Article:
Mean [+ or -] standard deviation for APACHE II score and SAPS II were 23,42 [+ or -] 8,47 and 42,23 [+ or -] 10,62. Measured EE was 1828, 580 [+ or -] 436, 272 kcal/day. The energy consumption measured by the IC method was not correlated with disease severity scores such as the APACHE II and SAPS II scores (p> 0.05).

Discussion

Optimal nutrition in criticallcare patients is a vital part of intensive care unit therapy in reducing morbidity and mortality (8). It is important to know that the actual EE to decide the most appropriate calorie need (9). IC is accepted like the gold standard for the assessment of the EE of patients who receive mechanical ventilation therapy (1). For patients undergoing mechanical ventilation therapy, 3 systems can be used in the IC measurement (10). The Deltatrac metabolic monitor (Datex-Ohmeda, Finland) system is the most extensive used system for IC in recent years. The other two new systems are Quark RMR (Cosmed, Rome, Italy) and CCM Express (Medgraphics Corp., St Paul, Minneapolis, USA). Previous studies comparing different systems to predict EE in patients undergoing mechanical ventilation with IC have concluded to be the Deltatrac superiority (11). In recent years, measurement of gas exchange technologies have been integrated in both mechanical ventilators and patients monitors and in our study, M-CAiOVX module was used which a new technology is belonging to the same manufacturer of Deltatrac Monitor.

Indirect calorimetry can be performed intermittently or continuously. The number of studies in which EE is continuously measured for 24 hours is very limited. Most of the study showed that measurements done in 30 minute. In clinical practice, it is not feasible to perform 24-hour measurements with an IC in each patient, so shorter measurements are being made. Most measurements of studies in the literature have been accepted to reflect the 24-hour EE for these 30-minute measurements (12,13). We made 30-minute measurements because it was more feasible to work with it. Our measured values were consistent with the literature.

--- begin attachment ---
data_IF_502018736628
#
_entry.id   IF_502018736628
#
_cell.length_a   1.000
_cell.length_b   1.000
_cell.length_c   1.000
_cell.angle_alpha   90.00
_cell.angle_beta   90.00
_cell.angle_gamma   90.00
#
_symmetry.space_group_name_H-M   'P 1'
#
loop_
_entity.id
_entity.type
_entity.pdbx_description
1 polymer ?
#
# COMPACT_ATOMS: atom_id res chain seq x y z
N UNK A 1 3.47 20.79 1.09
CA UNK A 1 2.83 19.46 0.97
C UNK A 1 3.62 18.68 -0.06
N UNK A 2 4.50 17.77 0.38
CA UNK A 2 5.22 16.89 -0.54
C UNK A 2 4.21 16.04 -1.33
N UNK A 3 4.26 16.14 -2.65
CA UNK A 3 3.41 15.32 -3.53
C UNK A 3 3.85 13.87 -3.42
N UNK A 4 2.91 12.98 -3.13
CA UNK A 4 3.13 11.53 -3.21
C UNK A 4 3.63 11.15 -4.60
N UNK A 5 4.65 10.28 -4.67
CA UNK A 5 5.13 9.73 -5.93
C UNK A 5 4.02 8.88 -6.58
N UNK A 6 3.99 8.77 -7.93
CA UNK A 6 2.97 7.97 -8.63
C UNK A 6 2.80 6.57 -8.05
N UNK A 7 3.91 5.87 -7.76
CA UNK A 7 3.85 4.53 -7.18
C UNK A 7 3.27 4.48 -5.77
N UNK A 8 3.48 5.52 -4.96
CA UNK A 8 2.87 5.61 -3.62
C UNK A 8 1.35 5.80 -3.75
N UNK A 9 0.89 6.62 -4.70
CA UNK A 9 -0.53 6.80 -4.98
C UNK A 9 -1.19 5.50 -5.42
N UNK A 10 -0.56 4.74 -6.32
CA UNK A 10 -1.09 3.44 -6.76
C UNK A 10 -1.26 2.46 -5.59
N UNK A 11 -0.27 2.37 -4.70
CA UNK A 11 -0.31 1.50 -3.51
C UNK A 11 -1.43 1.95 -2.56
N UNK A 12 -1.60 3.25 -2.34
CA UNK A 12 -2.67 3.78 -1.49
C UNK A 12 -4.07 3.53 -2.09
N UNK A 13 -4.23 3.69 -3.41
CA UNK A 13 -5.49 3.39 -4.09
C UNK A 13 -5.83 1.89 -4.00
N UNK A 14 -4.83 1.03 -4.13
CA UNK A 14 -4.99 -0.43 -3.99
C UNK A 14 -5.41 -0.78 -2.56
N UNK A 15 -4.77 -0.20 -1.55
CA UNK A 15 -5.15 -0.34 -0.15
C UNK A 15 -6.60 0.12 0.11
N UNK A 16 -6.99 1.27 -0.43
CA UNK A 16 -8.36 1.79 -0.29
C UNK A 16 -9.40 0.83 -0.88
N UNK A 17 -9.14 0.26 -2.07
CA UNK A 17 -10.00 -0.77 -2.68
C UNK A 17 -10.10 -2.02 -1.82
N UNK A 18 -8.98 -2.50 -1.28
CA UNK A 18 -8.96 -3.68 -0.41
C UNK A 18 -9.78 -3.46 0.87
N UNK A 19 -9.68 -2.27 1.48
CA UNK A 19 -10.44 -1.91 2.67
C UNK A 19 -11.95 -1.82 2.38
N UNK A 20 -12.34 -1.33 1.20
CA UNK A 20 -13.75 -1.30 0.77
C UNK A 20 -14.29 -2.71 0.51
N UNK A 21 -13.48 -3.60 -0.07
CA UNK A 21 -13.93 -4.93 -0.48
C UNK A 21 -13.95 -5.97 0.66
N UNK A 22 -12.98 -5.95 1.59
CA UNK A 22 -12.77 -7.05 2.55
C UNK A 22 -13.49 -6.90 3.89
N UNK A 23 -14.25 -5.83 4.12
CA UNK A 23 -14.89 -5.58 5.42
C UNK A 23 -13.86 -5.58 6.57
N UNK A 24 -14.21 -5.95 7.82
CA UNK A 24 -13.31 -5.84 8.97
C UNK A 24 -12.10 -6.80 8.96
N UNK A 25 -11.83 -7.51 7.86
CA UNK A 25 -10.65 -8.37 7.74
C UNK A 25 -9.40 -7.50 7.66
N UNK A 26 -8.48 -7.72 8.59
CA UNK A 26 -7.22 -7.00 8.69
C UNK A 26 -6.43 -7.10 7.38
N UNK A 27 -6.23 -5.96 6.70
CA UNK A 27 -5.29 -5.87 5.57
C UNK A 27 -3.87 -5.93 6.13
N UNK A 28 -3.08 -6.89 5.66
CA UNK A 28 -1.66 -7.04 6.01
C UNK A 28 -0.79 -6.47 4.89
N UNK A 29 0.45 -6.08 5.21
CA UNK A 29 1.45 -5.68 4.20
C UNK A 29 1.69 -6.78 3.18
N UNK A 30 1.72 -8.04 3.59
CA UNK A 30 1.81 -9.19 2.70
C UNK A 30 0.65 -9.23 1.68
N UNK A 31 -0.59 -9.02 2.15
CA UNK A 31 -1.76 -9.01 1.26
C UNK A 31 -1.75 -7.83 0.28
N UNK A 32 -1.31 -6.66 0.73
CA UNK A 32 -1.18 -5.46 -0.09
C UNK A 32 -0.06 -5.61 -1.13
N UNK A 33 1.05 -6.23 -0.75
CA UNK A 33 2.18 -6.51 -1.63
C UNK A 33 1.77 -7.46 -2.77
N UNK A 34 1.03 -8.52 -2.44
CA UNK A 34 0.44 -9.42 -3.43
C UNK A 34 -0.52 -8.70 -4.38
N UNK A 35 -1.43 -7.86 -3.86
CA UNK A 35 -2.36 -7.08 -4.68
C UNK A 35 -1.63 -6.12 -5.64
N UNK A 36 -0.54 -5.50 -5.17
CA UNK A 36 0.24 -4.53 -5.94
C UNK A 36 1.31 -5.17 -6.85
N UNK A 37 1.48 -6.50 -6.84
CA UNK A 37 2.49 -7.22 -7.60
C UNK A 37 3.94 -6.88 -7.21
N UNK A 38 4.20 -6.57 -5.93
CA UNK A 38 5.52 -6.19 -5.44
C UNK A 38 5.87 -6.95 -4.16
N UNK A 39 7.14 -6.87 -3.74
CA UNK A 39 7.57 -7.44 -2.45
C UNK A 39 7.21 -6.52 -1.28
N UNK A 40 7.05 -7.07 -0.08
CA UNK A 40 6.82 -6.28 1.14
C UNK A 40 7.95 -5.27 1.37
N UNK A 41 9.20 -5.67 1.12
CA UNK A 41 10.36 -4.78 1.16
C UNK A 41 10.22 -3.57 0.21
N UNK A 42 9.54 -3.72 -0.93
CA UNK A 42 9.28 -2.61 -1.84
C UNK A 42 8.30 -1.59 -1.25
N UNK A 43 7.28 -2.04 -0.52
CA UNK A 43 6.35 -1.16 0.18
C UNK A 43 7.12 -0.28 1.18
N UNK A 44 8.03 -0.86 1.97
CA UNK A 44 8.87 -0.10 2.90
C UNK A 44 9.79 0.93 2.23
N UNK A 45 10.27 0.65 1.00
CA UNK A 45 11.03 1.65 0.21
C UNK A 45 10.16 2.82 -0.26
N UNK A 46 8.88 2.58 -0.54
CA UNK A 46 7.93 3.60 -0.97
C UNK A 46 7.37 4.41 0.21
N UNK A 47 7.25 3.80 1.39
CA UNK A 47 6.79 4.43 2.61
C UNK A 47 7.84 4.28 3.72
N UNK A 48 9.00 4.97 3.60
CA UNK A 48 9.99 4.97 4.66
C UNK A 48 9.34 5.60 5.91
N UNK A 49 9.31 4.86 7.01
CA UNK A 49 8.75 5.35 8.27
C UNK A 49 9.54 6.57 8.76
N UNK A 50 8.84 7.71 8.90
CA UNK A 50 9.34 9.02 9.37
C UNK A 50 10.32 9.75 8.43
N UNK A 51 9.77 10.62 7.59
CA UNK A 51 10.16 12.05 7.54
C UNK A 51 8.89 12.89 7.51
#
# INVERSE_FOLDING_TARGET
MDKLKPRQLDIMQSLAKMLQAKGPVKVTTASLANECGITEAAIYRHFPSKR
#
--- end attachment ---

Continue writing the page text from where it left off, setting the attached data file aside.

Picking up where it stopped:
Subramaniam et al. (14) compared HB and SCH equations with EE measured using the Weir equation in 60 ventilated patients (systemic inflammatory response syndrome and sepsis). Bland-Altman analysis were done to compare the two equations. They found that measured energy expenditure was strongly correlated with HB among severe sepsis patients (r=0.9) and moderately correlated with HBE among septic shock patients (r=0.43). Correlation was found to be better in patients with severe sepsis and an APACHE 2 score below 25. They reported that, HB and SCH equations have sufficient validity for use in clinical practice. Our result also agreement with their sudy. We found that the bias was lowest with the PS predictive equation. HB and PS equations have better agreement with IC than others. Long et al (15) emphasized that variables such as fever or type of the injury or illness influence the energy expenditure of surgery patients. In another study conducted by Faisy et al. (16), predicted equations was compared with the IC measurements. The values measured with IC were found to exceed the values calculated with 25% HB, and it was emphasized that the addition of long factors significantly reduced this difference but also they reported that values obtained by adding long factors to patients with mechanical ventilator treatment were not reliable. The addition of long factors has been emphasized in numerous studies that have improved compatibility (14-16). In our study, the correlation between the predicted equation values obtained by adding long factors and the IC measurements was good.